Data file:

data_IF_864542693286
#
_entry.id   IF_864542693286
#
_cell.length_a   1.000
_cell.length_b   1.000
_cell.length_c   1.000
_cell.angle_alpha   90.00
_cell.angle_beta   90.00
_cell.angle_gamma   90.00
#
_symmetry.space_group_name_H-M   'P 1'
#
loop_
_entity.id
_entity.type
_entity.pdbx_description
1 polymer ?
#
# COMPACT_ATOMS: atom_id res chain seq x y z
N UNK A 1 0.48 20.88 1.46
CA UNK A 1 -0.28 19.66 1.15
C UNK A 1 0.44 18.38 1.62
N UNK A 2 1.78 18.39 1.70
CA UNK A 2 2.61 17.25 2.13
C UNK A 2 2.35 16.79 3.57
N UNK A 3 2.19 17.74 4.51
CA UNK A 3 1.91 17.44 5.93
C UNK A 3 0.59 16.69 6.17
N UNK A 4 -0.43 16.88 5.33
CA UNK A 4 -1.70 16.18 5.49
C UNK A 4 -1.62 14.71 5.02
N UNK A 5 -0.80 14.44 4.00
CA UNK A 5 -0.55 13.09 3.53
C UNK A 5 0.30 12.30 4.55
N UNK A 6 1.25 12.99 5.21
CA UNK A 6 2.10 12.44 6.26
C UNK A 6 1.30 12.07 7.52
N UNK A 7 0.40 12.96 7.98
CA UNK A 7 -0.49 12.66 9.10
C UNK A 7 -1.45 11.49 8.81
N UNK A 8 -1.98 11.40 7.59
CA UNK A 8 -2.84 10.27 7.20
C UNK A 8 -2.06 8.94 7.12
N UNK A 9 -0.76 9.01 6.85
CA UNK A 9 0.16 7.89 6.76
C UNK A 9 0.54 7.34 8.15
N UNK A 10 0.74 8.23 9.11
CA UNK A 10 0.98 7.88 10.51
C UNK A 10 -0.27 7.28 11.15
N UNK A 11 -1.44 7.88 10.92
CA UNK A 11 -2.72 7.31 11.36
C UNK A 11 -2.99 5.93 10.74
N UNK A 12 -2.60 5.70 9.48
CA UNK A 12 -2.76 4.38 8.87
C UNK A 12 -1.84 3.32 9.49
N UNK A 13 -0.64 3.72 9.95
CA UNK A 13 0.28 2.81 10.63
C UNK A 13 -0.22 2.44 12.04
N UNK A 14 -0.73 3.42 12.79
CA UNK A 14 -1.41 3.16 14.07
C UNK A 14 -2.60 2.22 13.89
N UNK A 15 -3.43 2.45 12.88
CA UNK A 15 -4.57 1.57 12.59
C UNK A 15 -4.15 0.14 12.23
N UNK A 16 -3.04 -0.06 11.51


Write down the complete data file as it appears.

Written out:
data_IF_864542693286
#
_entry.id   IF_864542693286
#
_cell.length_a   1.000
_cell.length_b   1.000
_cell.length_c   1.000
_cell.angle_alpha   90.00
_cell.angle_beta   90.00
_cell.angle_gamma   90.00
#
_symmetry.space_group_name_H-M   'P 1'
#
loop_
_entity.id
_entity.type
_entity.pdbx_description
1 polymer ?
#
# COMPACT_ATOMS: atom_id res chain seq x y z
N UNK A 1 0.48 20.88 1.46
CA UNK A 1 -0.28 19.66 1.15
C UNK A 1 0.44 18.38 1.62
N UNK A 2 1.78 18.39 1.70
CA UNK A 2 2.61 17.25 2.13
C UNK A 2 2.35 16.79 3.57
N UNK A 3 2.19 17.74 4.51
CA UNK A 3 1.91 17.44 5.93
C UNK A 3 0.59 16.69 6.17
N UNK A 4 -0.43 16.88 5.33
CA UNK A 4 -1.70 16.18 5.49
C UNK A 4 -1.62 14.71 5.02
N UNK A 5 -0.80 14.44 4.00
CA UNK A 5 -0.55 13.09 3.53
C UNK A 5 0.30 12.30 4.55
N UNK A 6 1.25 12.99 5.21
CA UNK A 6 2.10 12.44 6.26
C UNK A 6 1.30 12.07 7.52
N UNK A 7 0.40 12.96 7.98
CA UNK A 7 -0.49 12.66 9.10
C UNK A 7 -1.45 11.49 8.81
N UNK A 8 -1.98 11.40 7.59
CA UNK A 8 -2.84 10.27 7.20
C UNK A 8 -2.06 8.94 7.12
N UNK A 9 -0.76 9.01 6.85
CA UNK A 9 0.16 7.89 6.76
C UNK A 9 0.54 7.34 8.15
N UNK A 10 0.74 8.23 9.11
CA UNK A 10 0.98 7.88 10.51
C UNK A 10 -0.27 7.28 11.15
N UNK A 11 -1.44 7.88 10.92
CA UNK A 11 -2.72 7.31 11.36
C UNK A 11 -2.99 5.93 10.74
N UNK A 12 -2.60 5.70 9.48
CA UNK A 12 -2.76 4.38 8.87
C UNK A 12 -1.84 3.32 9.49
N UNK A 13 -0.64 3.72 9.95
CA UNK A 13 0.28 2.81 10.63
C UNK A 13 -0.22 2.44 12.04
N UNK A 14 -0.73 3.42 12.79
CA UNK A 14 -1.41 3.16 14.07
C UNK A 14 -2.60 2.22 13.89
N UNK A 15 -3.43 2.45 12.88
CA UNK A 15 -4.57 1.57 12.59
C UNK A 15 -4.15 0.14 12.23
N UNK A 16 -3.04 -0.06 11.51